How ACI rapidly put Western Union's tech to work in the coronavirus pandemic

Register now

When ACI Worldwide acquired mobile and bill payment technology from Western Union last year, it couldn't have predicted an environment in which consumers would be handling nearly all of their finances from home.

But the financial challenges brought on by the coronavirus pandemic are making that technology more crucial than ever.

The products that attracted ACI to negotiate with Western Union in the first place — the Walletron mobile wallet and the Speedpay bill payment system — have allowed ACI to launch the Delay My Payment and Manage My Payment features for billers after just three weeks of intense development.

The new features allow ACI biller clients — banks, finance and mortgage lenders, consumer lenders, utility companies, student loan companies and even the IRS — to offer flexibility to cash-strapped consumers. They can delay a customer's current payment or reconfigure an entire payment calendar for all channels within the company.

"It's a simple way to communicate between the end consumer and the biller, and it also helps the call centers, which are overwhelmed at this time because of coronavirus," said Sanjay Gupta, executive vice president at ACI Worldwide. "Taking that further, it allows the consumer to look at options to restructure their payments, maybe adjusting to three installments instead of one."

It's all handled through an online or mobile portal in which a consumer can see if they qualify for these changes in the payment schedule. The biller can receive payments from the online portal, an email or a text.

"For a recurring biller, the bill is the brand," said Richard Crone, chief executive of San Carlos, Calif.-based payments consulting firm Crone Consulting LLC. "That interface is more important to a recurring biller than even to an e-commerce merchant because it is the only brandable interface they have."

Generally, those types of companies, whether a financing company or utility, don't view billing as a strategic process in which to engage the customer, Crone added. In that regard, ACI is developing a process that has long been needed for billers.

"Consumers have been crying out for different options from these recurring billers, even before coronavirus," Crone said.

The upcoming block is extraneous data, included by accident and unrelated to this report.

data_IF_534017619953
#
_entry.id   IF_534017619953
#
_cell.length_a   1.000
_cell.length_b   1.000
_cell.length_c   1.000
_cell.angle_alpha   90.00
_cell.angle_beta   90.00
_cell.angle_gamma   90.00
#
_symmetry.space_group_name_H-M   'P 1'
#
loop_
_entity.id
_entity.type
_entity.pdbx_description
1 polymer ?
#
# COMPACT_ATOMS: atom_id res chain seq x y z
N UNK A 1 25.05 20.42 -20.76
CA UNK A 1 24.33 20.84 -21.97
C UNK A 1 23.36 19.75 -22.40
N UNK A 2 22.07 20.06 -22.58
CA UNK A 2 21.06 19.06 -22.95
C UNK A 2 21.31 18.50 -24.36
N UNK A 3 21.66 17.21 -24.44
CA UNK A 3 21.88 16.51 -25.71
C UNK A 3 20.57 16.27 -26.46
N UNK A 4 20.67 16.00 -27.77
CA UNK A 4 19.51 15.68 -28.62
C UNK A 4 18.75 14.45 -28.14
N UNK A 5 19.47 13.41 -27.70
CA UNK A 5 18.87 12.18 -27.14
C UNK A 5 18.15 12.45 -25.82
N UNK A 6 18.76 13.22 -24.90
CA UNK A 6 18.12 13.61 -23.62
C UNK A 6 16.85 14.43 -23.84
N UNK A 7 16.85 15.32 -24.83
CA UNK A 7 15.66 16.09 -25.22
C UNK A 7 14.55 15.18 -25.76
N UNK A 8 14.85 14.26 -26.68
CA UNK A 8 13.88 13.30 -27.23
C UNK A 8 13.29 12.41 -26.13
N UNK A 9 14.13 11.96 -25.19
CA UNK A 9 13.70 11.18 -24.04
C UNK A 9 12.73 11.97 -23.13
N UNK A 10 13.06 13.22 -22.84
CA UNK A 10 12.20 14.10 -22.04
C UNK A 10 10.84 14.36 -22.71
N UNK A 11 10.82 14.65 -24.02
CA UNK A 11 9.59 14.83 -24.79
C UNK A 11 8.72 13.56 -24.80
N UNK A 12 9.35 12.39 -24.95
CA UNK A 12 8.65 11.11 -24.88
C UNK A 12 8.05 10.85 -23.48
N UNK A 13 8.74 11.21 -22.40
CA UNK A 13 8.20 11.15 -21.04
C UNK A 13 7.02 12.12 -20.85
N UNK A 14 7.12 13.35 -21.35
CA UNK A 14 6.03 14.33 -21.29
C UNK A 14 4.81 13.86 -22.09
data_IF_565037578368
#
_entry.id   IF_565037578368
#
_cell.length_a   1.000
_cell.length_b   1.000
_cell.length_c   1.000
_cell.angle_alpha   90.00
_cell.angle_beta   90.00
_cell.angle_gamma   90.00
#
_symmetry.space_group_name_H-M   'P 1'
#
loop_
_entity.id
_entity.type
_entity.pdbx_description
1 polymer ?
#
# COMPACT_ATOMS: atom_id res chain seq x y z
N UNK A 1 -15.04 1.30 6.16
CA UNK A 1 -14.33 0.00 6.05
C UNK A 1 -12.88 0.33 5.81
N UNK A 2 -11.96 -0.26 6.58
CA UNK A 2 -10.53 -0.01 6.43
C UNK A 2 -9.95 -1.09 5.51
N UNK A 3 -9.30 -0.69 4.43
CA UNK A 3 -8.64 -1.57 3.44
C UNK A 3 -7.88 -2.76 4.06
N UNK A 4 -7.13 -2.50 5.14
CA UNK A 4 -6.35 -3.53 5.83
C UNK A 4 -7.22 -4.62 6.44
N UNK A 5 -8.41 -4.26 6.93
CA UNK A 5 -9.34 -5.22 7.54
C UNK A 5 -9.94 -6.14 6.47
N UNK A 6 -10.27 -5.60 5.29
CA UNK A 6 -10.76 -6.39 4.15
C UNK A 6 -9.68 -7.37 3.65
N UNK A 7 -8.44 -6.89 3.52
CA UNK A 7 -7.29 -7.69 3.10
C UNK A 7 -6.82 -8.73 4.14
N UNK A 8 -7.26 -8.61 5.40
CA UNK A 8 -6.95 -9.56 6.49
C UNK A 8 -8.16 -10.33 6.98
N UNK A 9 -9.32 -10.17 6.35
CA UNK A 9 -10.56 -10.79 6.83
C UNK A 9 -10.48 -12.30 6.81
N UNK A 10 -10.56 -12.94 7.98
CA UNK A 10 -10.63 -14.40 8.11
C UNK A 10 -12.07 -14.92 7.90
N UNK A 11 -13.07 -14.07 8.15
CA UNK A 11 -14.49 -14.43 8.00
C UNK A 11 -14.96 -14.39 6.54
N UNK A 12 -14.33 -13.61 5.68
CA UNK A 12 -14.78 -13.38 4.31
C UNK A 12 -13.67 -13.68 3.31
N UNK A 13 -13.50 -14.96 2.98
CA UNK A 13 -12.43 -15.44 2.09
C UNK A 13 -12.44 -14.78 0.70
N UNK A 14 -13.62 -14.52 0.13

In some ways, ACI's new payment management options are akin to companies like Affirm or Swift's Pay Later API. These allow banks to offer merchants the option to provide payment terms and money advancements at checkout.

"So many creative things could be pumped right in front of a recurring payment application, which is the second most important application to a household, only behind sustenance and housing," Crone added.

The new services empower billers to respond more quickly to consumers' potentially desperate needs for more flexible payment plans because of job loss or financial portfolio damage.

"Nobody knew about the upcoming crisis, so this is something we truly rallied around in the last few weeks," ACI's Gupta said. "We saw things getting difficult in March, so we put together a 'SWAT team' to really think about user needs or the user journey to determine what we could do for them."

The services are not designed to wow; adding "a bunch of bells and whistles" would have taken months to develop, Gupta added.

"That was not the need of the hour, and we knew we had to come up with something that is user friendly, simple and that we could launch it quickly," he said.

Because many ACI clients are financial institutions, the service also gives banks the opportunity to react quickly to consumer needs at a time when mobile money and wallet providers see an opportunity to fill that void.

"Banks are the No. 1 recurring biller in the economy, starting with credit cards and following with mortgages," Crone said. "They command more recurring payments than anyone else."

As such, banks need to be mobilized to keep moving forward as capabilities and technology advance for billers and direct billing, Crone added. "Not enough of the banks have the functionalities that consumers are expecting. For ACI and others, this is a chance to not only address a current market need, but also a national need."

For reprint and licensing requests for this article, click here.
Coronavirus M&A Fintech
MORE FROM PAYMENTSSOURCE